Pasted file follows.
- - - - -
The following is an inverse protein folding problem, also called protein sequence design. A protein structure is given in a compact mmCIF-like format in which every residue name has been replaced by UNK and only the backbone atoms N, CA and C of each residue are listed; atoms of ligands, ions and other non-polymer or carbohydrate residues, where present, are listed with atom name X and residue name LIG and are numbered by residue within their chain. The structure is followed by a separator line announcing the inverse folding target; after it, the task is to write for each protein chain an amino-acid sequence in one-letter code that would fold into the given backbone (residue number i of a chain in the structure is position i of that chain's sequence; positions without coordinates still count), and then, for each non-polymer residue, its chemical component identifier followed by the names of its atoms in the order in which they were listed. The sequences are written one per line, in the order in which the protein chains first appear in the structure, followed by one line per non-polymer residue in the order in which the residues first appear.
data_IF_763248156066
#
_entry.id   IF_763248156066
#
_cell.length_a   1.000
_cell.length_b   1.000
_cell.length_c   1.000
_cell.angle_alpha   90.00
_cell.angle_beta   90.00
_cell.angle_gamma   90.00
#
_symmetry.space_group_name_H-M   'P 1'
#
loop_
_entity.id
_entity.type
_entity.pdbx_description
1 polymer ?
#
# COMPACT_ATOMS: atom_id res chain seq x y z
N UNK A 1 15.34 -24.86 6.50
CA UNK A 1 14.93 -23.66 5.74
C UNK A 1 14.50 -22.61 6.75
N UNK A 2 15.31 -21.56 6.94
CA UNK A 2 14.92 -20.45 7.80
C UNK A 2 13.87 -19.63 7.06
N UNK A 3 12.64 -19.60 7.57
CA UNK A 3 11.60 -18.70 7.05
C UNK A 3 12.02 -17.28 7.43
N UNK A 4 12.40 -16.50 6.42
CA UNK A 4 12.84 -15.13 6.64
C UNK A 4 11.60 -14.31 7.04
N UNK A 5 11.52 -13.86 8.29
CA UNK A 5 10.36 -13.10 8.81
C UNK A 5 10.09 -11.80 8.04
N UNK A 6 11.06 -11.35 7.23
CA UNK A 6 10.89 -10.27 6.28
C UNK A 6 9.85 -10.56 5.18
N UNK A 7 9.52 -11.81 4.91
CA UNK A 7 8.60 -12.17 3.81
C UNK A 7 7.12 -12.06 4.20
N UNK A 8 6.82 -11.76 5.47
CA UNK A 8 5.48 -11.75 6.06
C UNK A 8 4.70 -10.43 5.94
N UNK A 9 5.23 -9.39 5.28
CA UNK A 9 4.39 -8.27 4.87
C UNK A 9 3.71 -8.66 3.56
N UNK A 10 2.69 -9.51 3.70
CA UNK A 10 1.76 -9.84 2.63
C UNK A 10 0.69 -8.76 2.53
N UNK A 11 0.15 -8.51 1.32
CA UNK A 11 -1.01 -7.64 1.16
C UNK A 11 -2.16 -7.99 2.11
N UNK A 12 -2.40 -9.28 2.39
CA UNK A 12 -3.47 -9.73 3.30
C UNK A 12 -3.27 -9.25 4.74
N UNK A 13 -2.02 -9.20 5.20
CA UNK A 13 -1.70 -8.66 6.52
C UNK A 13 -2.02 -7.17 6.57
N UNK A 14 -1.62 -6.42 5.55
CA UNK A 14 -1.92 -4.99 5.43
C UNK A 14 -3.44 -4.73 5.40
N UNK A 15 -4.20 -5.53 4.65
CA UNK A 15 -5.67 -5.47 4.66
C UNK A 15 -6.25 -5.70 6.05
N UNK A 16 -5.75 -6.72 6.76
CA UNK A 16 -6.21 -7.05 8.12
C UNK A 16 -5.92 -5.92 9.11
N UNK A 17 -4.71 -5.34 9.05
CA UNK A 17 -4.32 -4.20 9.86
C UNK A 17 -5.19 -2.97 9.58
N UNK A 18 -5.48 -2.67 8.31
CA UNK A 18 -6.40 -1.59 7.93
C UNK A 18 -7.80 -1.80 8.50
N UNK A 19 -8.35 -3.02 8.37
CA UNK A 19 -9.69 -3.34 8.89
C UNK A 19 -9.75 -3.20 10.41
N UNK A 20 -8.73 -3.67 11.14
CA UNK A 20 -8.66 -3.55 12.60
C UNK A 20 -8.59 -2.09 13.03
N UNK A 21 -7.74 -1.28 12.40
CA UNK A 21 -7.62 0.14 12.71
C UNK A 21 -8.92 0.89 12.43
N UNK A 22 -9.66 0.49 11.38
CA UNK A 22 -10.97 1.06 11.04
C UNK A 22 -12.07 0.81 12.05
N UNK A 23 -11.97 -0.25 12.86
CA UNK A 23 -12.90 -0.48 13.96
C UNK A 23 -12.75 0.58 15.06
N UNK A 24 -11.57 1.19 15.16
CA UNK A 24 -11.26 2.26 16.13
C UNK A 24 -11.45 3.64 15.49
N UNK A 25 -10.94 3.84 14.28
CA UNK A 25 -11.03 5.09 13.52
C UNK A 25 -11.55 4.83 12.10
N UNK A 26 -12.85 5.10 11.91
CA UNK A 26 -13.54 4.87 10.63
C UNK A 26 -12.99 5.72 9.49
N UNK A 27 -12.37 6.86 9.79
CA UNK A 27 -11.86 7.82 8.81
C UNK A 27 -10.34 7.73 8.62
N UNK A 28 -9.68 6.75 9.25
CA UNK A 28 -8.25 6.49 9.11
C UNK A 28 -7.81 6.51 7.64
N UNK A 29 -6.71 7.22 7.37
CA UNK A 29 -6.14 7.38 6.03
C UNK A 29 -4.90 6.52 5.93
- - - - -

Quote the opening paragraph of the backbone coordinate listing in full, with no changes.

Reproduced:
The following is an inverse protein folding problem, also called protein sequence design. A protein structure is given in a compact mmCIF-like format in which every residue name has been replaced by UNK and only the backbone atoms N, CA and C of each residue are listed; atoms of ligands, ions and other non-polymer or carbohydrate residues, where present, are listed with atom name X and residue name LIG and are numbered by residue within their chain. The structure is followed by a separator line announcing the inverse folding target; after it, the task is to write for each protein chain an amino-acid sequence in one-letter code that would fold into the given backbone (residue number i of a chain in the structure is position i of that chain's sequence; positions without coordinates still count), and then, for each non-polymer residue, its chemical component identifier followed by the names of its atoms in the order in which they were listed. The sequences are written one per line, in the order in which the protein chains first appear in the structure, followed by one line per non-polymer residue in the order in which the residues first appear.